To the west of the town [2.5 mi (4.0 km)] is a large logistics and distribution center called Magna Park, which is the main source of employment in the Lutterworth area. Magna Park is built upon the site of the old Bitteswell aerodrome. Also near Lutterworth is Stanford Hall.
A controversial issue in the town is how to manage the traffic flows emanating from Magna Park and the nearby M1 and A5 trunk roads. Approximately 3,000 heavy goods vehicles pass through the town every day and pollution levels are reported as being high.(see: Will plans to expand Magna Park increase pollution levels in Leicestershire?). The town council has established a task group to try to resolve the issues surrounding the proposed Lutterworth Western Relief Road (or bypass) following extensive publicity in the local press.
The Census 2011 Summary also indicates an overall growth in residents vehicles which is likely to add to traffic and pollution concerns Census Summary
There is a Morrisons Food Store (formerly Safeway) on Bitteswell Road, as well as a Subway on High Street. Waitrose opened on 11 March 2010 on a site previously occupied by Netto. On the Greenacres Housing estate in the town there was an estate public house, recently called 'The Sir Frank Whittle' and previously called 'The Balloon'. This building was sold by the brewery to the Co-Op who changed the use and structure of the premises to be the new Co-Op store in the town. The Co-op Food Store previously located on George Street closed in June 2014 coinciding with the opening of the new store.
Lutterworth lies on the A426 Leicester–Rugby road, adjacent to the M1 motorway at junction 20. It is also located within a few miles of the M6 motorway and A5 trunk road. The town once had a station on the Great Central Railway; however, since its closure the nearest railway station is now at Rugby. A southern bypass, the A4303, was opened in 1999, providing a route for traffic from the M1 to the A5 to avoid Lutterworth town centre.
The town supports two individual local football teams : Lutterworth Athletic F.C. who play in the East Midlands Counties Football League. and Lutterworth Town A.F.C. who play in the Leicestershire Senior League, Division One
There are two primary schools in Lutterworth: John Wycliffe Primary School and Sherrier Primary School. Sherrier was originally housed in a Victorian building on Churchgate before moving to a new location on Bitteswell Road in 1983. Sherrier featured on the BBC TV children's TV programme Blue Peter on 5 February 2008.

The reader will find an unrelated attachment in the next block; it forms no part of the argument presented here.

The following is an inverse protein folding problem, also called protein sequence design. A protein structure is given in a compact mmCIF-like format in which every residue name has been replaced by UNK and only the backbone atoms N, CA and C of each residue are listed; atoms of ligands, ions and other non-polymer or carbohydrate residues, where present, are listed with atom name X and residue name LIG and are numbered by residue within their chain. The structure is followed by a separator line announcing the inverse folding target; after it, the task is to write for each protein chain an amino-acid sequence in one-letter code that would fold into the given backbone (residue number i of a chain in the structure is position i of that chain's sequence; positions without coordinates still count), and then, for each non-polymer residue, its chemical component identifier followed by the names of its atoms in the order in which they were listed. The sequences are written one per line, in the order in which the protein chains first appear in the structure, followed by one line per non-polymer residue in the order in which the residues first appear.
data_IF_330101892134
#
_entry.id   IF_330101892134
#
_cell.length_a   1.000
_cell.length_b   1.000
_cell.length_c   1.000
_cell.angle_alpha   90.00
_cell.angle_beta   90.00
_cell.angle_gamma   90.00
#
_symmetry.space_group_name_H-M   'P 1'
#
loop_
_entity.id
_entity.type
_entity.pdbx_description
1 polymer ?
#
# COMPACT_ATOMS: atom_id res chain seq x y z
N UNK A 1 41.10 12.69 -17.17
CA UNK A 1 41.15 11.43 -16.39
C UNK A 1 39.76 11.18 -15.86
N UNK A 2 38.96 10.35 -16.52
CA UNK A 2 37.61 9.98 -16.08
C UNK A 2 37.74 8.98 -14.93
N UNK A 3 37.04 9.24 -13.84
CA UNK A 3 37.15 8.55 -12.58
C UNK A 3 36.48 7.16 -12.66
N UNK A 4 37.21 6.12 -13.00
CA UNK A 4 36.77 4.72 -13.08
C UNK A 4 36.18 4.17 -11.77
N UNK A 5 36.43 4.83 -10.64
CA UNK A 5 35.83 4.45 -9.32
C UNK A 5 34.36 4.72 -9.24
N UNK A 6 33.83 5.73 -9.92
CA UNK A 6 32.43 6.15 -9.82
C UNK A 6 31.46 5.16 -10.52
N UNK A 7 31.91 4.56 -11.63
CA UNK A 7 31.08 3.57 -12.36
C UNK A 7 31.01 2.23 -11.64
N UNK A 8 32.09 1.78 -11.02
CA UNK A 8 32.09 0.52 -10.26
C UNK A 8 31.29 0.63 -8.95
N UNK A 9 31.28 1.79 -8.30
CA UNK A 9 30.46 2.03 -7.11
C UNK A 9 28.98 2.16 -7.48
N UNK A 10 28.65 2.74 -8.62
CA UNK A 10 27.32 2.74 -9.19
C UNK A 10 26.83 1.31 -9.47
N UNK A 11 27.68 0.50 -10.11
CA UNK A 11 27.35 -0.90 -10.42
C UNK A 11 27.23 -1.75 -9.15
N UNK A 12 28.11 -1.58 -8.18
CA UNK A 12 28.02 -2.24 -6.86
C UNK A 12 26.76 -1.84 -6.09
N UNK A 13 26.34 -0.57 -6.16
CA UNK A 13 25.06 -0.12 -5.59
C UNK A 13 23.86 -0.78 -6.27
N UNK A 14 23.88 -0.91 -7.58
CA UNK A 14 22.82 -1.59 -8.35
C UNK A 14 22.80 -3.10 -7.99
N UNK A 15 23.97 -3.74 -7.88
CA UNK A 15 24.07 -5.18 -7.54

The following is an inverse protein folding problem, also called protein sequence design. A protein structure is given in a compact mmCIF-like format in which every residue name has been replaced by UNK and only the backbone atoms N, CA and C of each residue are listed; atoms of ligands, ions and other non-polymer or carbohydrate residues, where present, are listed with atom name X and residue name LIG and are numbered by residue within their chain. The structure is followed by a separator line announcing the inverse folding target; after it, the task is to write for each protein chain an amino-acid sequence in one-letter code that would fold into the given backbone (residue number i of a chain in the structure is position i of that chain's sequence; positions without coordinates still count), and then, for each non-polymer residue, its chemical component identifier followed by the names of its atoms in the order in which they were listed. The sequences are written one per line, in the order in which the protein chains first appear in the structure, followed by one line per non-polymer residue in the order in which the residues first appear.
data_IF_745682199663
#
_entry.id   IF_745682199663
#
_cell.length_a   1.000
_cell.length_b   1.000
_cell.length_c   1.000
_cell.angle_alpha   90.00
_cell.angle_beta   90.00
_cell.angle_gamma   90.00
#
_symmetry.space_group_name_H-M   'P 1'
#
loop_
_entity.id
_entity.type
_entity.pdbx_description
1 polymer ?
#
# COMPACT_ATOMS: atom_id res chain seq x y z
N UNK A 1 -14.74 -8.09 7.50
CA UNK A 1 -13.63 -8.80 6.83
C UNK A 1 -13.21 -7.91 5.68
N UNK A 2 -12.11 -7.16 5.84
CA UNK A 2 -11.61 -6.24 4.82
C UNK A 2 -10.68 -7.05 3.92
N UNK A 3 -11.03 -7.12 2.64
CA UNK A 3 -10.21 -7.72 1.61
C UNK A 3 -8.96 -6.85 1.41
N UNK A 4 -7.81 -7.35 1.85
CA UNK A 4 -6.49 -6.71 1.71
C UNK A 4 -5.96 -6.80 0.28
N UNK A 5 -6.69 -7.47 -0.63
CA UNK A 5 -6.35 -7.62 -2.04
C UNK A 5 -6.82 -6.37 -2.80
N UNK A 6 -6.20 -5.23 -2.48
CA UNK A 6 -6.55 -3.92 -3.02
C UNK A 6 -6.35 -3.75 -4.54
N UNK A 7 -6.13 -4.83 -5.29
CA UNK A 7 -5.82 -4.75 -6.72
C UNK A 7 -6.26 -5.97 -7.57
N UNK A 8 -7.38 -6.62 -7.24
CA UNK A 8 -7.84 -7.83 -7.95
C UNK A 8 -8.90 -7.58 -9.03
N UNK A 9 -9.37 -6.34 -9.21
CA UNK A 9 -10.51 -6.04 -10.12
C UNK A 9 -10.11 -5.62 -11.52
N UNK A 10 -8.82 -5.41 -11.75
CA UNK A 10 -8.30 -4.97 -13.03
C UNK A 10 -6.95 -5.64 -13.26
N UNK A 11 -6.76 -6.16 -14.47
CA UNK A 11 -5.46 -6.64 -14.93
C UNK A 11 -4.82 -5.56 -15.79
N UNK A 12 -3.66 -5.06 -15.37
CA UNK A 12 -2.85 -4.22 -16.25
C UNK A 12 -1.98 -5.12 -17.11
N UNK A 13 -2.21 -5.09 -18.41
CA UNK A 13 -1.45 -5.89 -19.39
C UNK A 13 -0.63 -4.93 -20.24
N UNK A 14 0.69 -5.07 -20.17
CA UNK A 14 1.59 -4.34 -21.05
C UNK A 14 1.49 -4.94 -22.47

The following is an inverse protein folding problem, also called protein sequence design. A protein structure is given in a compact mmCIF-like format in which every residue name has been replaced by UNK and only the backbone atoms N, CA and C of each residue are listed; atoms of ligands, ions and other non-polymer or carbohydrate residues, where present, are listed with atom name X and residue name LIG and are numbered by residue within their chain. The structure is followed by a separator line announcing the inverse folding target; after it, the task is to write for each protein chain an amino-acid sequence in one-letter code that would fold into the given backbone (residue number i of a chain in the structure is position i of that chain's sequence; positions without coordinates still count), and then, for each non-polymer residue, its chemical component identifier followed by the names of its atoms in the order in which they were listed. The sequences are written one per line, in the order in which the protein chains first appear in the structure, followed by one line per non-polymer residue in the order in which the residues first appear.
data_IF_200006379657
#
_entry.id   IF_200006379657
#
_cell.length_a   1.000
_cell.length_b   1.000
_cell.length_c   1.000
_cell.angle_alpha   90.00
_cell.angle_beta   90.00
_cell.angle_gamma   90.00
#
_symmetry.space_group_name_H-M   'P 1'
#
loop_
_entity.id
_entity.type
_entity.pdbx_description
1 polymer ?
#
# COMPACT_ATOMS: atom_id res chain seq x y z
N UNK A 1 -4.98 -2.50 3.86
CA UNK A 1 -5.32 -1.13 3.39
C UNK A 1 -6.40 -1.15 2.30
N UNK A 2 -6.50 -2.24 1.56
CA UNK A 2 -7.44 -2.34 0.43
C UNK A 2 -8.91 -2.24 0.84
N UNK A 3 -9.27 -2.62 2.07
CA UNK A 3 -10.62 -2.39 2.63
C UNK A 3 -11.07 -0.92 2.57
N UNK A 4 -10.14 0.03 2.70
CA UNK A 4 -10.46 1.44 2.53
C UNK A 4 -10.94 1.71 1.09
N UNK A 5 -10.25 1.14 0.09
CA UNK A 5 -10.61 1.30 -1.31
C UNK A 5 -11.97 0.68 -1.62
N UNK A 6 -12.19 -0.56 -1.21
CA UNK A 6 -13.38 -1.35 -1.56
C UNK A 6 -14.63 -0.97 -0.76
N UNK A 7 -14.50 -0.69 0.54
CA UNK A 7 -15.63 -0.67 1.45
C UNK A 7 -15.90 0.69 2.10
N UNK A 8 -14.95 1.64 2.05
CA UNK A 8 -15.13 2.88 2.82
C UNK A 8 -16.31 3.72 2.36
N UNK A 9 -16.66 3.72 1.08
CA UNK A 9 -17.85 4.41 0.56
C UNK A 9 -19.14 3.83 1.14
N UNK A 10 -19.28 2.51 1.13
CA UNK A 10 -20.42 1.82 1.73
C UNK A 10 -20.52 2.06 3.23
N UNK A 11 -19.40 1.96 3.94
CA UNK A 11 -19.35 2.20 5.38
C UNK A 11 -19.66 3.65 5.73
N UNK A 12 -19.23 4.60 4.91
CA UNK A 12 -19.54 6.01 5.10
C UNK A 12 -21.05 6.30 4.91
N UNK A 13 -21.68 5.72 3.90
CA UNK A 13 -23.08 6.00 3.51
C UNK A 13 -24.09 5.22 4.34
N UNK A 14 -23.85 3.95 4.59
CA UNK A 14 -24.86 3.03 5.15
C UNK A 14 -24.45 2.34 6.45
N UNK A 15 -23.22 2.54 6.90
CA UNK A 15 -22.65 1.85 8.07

The local secondary schools are Lutterworth High School (for ages 11–16) on Woodway Road and Lutterworth College (for ages 11–18) on Bitteswell Road, both of which achieve good results in applicable exams. A new Studio School called Sir Frank Whittle opened in 2015 (for ages 14–18) that offers purely vocational courses.
Mark Corrigan of the British television series Peep Show describes a trip to Lutterworth by public transport as taking so long that it feels like going to Mordor, a reference to Tolkien's Lord of the Rings trilogy.
The 1973 sitcom "me, myself and Nigel Wright" was set in an ostrich farm near the town.
- ONS Neighbourhood Statistics – Harborough District
- Lutterworth Town Council
- Harris, Penelope, "The Architectural Achievement of Joseph Aloysius Hansom (1803–1882), Designer of the Hansom Cab, Birmingham Town Hall and churches of the Catholic Revival", The Edwin Mellen Press, 2010, ISBN 0-7734-3851-3
- http://cmispublic.harborough.gov.uk/CMISWebPublic/Binary.ashx?Document=7181 cmispublic.harborough.gov.uk
- "Waitrose unveils plan for Lutterworth store". Waitrose Press Office. 10 July 2009. Retrieved 1 December 2009.
- http://www.gideons.org.uk/Contact/index.asp Gideons International
- Lutterworth Athletic official website Accessed 23 July 2012
-  Accessed 27 December 2014
- "Sherrier C of E Primary School – About the School". Lutterworth. 2008. Retrieved 6 September 2009.
... The school was formerly housed in a Victorian building in Churchgate before being amalgamated with the Infants on this site in 1983 ...
- Finch, John (2003). Granada Television: The First Generation. Manchester: Manchester University Press. p. 157. ISBN 978-0719065156.